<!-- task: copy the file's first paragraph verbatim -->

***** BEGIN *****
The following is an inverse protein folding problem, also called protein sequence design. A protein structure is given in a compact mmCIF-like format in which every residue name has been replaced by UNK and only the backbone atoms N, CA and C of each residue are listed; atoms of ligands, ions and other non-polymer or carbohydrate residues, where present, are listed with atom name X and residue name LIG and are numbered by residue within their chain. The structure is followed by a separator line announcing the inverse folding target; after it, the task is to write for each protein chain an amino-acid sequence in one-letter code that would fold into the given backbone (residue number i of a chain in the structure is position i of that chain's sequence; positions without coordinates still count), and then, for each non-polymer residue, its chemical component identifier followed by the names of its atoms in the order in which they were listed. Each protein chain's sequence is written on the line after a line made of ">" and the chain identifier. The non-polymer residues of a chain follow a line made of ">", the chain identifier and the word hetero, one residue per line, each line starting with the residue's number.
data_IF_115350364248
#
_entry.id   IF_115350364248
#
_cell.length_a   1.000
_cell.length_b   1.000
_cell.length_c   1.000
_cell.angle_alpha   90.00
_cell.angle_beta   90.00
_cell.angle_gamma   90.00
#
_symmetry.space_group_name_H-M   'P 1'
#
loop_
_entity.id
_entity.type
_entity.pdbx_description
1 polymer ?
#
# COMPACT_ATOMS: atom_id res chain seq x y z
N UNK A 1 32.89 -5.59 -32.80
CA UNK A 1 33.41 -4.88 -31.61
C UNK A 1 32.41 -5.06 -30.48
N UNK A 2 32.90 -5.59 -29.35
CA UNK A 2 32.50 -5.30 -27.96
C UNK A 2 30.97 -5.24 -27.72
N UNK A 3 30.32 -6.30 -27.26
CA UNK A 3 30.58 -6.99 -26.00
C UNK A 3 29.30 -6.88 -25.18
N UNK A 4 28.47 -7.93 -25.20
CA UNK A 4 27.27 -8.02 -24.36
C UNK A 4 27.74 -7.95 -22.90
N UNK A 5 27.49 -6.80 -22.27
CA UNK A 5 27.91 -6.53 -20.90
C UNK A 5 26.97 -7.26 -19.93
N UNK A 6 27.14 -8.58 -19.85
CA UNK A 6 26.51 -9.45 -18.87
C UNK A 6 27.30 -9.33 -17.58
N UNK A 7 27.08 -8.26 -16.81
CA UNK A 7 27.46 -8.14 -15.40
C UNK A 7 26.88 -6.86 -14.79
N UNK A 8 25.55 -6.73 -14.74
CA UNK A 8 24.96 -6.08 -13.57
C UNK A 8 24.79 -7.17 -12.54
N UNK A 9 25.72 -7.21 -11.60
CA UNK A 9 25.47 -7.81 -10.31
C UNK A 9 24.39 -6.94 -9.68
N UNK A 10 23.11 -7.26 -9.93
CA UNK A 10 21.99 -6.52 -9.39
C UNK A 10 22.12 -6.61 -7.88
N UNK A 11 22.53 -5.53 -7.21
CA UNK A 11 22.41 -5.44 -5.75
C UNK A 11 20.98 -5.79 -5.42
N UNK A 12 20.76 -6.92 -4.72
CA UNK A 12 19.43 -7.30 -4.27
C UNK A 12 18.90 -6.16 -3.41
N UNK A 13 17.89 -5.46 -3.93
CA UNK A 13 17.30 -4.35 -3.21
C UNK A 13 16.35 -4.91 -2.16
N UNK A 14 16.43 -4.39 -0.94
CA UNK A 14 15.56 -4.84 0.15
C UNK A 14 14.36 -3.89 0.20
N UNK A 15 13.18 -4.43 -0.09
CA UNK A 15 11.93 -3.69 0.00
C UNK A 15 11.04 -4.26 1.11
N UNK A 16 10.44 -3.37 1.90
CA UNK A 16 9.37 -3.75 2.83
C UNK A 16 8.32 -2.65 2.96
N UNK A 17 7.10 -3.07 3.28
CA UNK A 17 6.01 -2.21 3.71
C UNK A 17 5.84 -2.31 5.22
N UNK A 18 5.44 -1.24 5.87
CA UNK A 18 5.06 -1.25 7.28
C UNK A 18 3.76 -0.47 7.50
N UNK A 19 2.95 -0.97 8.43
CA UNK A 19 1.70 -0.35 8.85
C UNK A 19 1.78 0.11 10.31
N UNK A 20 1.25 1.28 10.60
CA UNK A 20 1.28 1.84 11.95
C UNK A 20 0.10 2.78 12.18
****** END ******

The following is an inverse protein folding problem, also called protein sequence design. A protein structure is given in a compact mmCIF-like format in which every residue name has been replaced by UNK and only the backbone atoms N, CA and C of each residue are listed; atoms of ligands, ions and other non-polymer or carbohydrate residues, where present, are listed with atom name X and residue name LIG and are numbered by residue within their chain. The structure is followed by a separator line announcing the inverse folding target; after it, the task is to write for each protein chain an amino-acid sequence in one-letter code that would fold into the given backbone (residue number i of a chain in the structure is position i of that chain's sequence; positions without coordinates still count), and then, for each non-polymer residue, its chemical component identifier followed by the names of its atoms in the order in which they were listed. Each protein chain's sequence is written on the line after a line made of ">" and the chain identifier. The non-polymer residues of a chain follow a line made of ">", the chain identifier and the word hetero, one residue per line, each line starting with the residue's number.